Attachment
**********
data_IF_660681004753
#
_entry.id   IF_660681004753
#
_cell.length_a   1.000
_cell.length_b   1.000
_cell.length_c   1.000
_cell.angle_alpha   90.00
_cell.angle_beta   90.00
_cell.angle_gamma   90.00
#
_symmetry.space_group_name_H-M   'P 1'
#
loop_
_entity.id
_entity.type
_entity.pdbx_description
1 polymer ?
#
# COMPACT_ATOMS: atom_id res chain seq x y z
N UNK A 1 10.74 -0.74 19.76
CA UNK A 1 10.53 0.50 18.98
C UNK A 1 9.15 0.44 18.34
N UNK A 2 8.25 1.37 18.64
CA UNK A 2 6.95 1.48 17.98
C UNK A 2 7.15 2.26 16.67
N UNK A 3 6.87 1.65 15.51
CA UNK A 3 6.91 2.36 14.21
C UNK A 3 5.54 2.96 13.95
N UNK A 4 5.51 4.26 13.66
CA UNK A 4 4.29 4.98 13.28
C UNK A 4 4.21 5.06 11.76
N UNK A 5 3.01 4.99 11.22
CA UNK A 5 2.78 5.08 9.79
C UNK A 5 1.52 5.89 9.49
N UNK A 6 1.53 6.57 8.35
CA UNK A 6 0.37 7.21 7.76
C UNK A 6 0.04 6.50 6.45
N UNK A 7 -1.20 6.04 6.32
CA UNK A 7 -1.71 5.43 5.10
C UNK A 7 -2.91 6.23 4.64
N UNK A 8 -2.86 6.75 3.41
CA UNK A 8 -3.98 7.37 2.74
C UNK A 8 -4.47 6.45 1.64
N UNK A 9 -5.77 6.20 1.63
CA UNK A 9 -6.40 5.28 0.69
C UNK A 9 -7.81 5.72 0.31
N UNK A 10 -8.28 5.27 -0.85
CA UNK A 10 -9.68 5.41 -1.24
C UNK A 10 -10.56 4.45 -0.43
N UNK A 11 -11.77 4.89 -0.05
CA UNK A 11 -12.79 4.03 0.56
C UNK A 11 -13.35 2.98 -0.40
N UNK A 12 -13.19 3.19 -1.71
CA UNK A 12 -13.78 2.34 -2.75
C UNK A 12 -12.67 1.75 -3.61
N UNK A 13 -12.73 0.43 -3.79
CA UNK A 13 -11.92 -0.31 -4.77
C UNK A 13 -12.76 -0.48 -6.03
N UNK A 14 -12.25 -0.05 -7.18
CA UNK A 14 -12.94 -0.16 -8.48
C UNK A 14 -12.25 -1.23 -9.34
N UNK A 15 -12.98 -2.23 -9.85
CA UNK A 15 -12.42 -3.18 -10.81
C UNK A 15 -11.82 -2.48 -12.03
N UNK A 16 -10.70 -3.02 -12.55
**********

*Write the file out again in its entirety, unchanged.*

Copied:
data_IF_660681004753
#
_entry.id   IF_660681004753
#
_cell.length_a   1.000
_cell.length_b   1.000
_cell.length_c   1.000
_cell.angle_alpha   90.00
_cell.angle_beta   90.00
_cell.angle_gamma   90.00
#
_symmetry.space_group_name_H-M   'P 1'
#
loop_
_entity.id
_entity.type
_entity.pdbx_description
1 polymer ?
#
# COMPACT_ATOMS: atom_id res chain seq x y z
N UNK A 1 10.74 -0.74 19.76
CA UNK A 1 10.53 0.50 18.98
C UNK A 1 9.15 0.44 18.34
N UNK A 2 8.25 1.37 18.64
CA UNK A 2 6.95 1.48 17.98
C UNK A 2 7.15 2.26 16.67
N UNK A 3 6.87 1.65 15.51
CA UNK A 3 6.91 2.36 14.21
C UNK A 3 5.54 2.96 13.95
N UNK A 4 5.51 4.26 13.66
CA UNK A 4 4.29 4.98 13.28
C UNK A 4 4.21 5.06 11.76
N UNK A 5 3.01 4.99 11.22
CA UNK A 5 2.78 5.08 9.79
C UNK A 5 1.52 5.89 9.49
N UNK A 6 1.53 6.57 8.35
CA UNK A 6 0.37 7.21 7.76
C UNK A 6 0.04 6.50 6.45
N UNK A 7 -1.20 6.04 6.32
CA UNK A 7 -1.71 5.43 5.10
C UNK A 7 -2.91 6.23 4.64
N UNK A 8 -2.86 6.75 3.41
CA UNK A 8 -3.98 7.37 2.74
C UNK A 8 -4.47 6.45 1.64
N UNK A 9 -5.77 6.20 1.63
CA UNK A 9 -6.40 5.28 0.69
C UNK A 9 -7.81 5.72 0.31
N UNK A 10 -8.28 5.27 -0.85
CA UNK A 10 -9.68 5.41 -1.24
C UNK A 10 -10.56 4.45 -0.43
N UNK A 11 -11.77 4.89 -0.05
CA UNK A 11 -12.79 4.03 0.56
C UNK A 11 -13.35 2.98 -0.40
N UNK A 12 -13.19 3.19 -1.71
CA UNK A 12 -13.78 2.34 -2.75
C UNK A 12 -12.67 1.75 -3.61
N UNK A 13 -12.73 0.43 -3.79
CA UNK A 13 -11.92 -0.31 -4.77
C UNK A 13 -12.76 -0.48 -6.03
N UNK A 14 -12.25 -0.05 -7.18
CA UNK A 14 -12.94 -0.16 -8.48
C UNK A 14 -12.25 -1.23 -9.34
N UNK A 15 -12.98 -2.23 -9.85
CA UNK A 15 -12.42 -3.18 -10.81
C UNK A 15 -11.82 -2.48 -12.03
N UNK A 16 -10.70 -3.02 -12.55